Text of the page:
Plus: Jerry Seinfeld and Joan Rivers recall their unsentimental friend
Despite his gruff stage persona, offstage the late George Carlin was a gentleman who showed kindness to strangers and offered a hand to others hoping to beat addiction problems, Tom Arnold and other comics tell PEOPLE – while Jerry Seinfeld and Joan Rivers are expressing their appreciation of their unsentimental friend.
“Several times he’d call young comics who were messed up on drugs, and just introduce himself as ‘George, a recovering addict, and why don’t you go to a meeting with me or we can get together and talk,’ ” says Arnold, 49, who’s also battled with drugs and alcohol. “And it blew them away. Nobody said no.”
Arnold and those other comics who worked alongside Carlin over the decades made their remarks Monday night at Hollywood’s the Laugh Factory, during a taping of Supreme Court of Comedy. Carlin, 71, died of heart failure Sunday.
“He was a real gentleman, a great guy and a much better person than he pretended to be,” says comic Dom Irrera.
Several comedy figures, including Ben Stiller and Jay Leno, have publicly cited Carlin’s influence on humor. On Tuesday, Jerry Seinfeld, in an op-ed piece in The New York Times, notes that Carlin’s authority could also be a stumbling block to others in the field.
“I couldn’t even count the number of times I’ve been standing around with some comedians and someone talks about some idea for a joke and another comedian would say, ‘Carlin does it,’ ” Seinfeld writes in his appreciation. “I’ve heard it my whole career: ‘Carlin does it,’ ‘Carlin already did it,’ ‘Carlin did it eight years ago.’ ”
Still, went the sentiment at the Laugh Factory, Carlin for many years served as a mentor to young comics mesmerized by his wit and mastery of the language, said those who gathered. He also was keenly aware of his own limits.
Comic Paul Rodriguez recalled running into Carlin at a sushi bar two years ago, following Carlin’s stint in rehab for a Vicodin-and-wine habit.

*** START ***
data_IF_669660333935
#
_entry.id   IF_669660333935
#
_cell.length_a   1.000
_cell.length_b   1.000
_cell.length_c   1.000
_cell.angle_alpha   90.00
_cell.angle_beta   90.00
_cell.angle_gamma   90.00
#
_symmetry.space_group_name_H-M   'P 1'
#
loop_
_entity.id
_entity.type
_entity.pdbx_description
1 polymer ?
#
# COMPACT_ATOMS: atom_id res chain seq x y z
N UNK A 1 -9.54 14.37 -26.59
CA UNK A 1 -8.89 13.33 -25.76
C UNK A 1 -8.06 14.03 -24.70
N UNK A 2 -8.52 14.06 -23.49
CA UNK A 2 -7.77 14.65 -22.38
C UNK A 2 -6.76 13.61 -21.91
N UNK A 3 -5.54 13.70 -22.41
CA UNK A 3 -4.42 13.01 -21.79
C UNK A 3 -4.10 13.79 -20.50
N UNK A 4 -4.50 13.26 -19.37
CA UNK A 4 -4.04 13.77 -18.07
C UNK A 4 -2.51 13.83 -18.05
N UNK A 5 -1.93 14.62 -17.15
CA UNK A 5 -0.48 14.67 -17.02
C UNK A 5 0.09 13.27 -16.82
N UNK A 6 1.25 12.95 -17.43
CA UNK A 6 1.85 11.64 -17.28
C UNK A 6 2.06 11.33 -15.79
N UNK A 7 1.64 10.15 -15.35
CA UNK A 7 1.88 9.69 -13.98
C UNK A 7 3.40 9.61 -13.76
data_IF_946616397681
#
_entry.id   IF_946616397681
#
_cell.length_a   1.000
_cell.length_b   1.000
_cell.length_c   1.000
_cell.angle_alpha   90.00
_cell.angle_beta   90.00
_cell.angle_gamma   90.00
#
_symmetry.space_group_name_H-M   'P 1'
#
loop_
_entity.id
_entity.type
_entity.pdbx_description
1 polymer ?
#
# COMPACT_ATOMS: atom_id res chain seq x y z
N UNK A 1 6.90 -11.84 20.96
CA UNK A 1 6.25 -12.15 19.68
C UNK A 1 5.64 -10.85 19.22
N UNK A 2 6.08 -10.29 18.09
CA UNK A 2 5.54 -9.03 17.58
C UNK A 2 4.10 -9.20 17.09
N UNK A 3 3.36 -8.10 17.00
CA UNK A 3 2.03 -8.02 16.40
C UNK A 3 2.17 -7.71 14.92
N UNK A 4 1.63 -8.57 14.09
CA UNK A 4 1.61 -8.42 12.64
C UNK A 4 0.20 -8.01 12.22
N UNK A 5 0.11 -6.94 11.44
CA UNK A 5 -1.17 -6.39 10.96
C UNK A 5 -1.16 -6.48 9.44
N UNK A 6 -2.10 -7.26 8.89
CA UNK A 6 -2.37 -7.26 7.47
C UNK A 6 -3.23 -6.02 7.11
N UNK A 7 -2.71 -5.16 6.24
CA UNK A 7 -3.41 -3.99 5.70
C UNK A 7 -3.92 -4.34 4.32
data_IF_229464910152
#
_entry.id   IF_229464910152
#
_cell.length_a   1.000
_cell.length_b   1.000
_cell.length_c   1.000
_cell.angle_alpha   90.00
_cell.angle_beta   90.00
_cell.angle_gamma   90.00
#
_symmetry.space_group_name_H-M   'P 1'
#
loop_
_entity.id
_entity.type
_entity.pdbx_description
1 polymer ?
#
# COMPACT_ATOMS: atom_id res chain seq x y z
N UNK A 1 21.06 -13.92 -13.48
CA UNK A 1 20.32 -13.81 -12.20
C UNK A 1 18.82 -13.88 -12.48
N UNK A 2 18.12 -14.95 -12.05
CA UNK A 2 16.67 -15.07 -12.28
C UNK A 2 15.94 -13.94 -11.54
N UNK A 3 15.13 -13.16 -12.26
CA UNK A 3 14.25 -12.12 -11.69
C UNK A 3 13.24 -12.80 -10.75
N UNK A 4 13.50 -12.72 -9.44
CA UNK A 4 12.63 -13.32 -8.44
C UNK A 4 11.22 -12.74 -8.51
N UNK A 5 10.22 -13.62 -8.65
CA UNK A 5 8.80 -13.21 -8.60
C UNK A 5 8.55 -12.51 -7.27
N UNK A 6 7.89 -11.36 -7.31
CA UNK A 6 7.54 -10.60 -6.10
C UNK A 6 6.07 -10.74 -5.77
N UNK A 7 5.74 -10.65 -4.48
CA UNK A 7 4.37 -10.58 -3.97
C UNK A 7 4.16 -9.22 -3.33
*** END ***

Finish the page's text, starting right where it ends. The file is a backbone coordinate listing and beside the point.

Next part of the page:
“He said, ‘I have a lot of work to do, I have to go back and hear all the s— that I wrote [under the influence] and see if I meant any of it,’ ” Rodriguez remembered.
Several others recalled Carlin’s taste for marijuana. Recounted comic Paul Mooney: “Richard Pryor would say: ‘He’s a big pothead, but he’s a very funny white boy.’ And I know he and Richard are up in heaven now, talking and smoking a blunt.”
Joan Rivers, writing in Tuesday’s New York Post, may not agree with that last statement.
“He wasn’t sentimental,” she writes. (Seinfeld flat out states, “George didn’t believe in heaven or hell. Like death, they were just more comedy premises.”)
“But don’t kid yourself,” adds Rivers, “he would have loved all the attention he’s getting right now. Just don’t say that he ‘passed away.’ ‘Passed to where?’ he would ask.”
HBO, Carlin’s TV home for three decades, has announced a marathon of his comedy specials, starting with five shows Wednesday on HBO2; Thursday will bring six more on HBO2; Friday, his final special, George Carlin: It’s Bad For Ya, on HBO; and Saturday, 11 hours of specials on HBO Comedy. Check local listings for times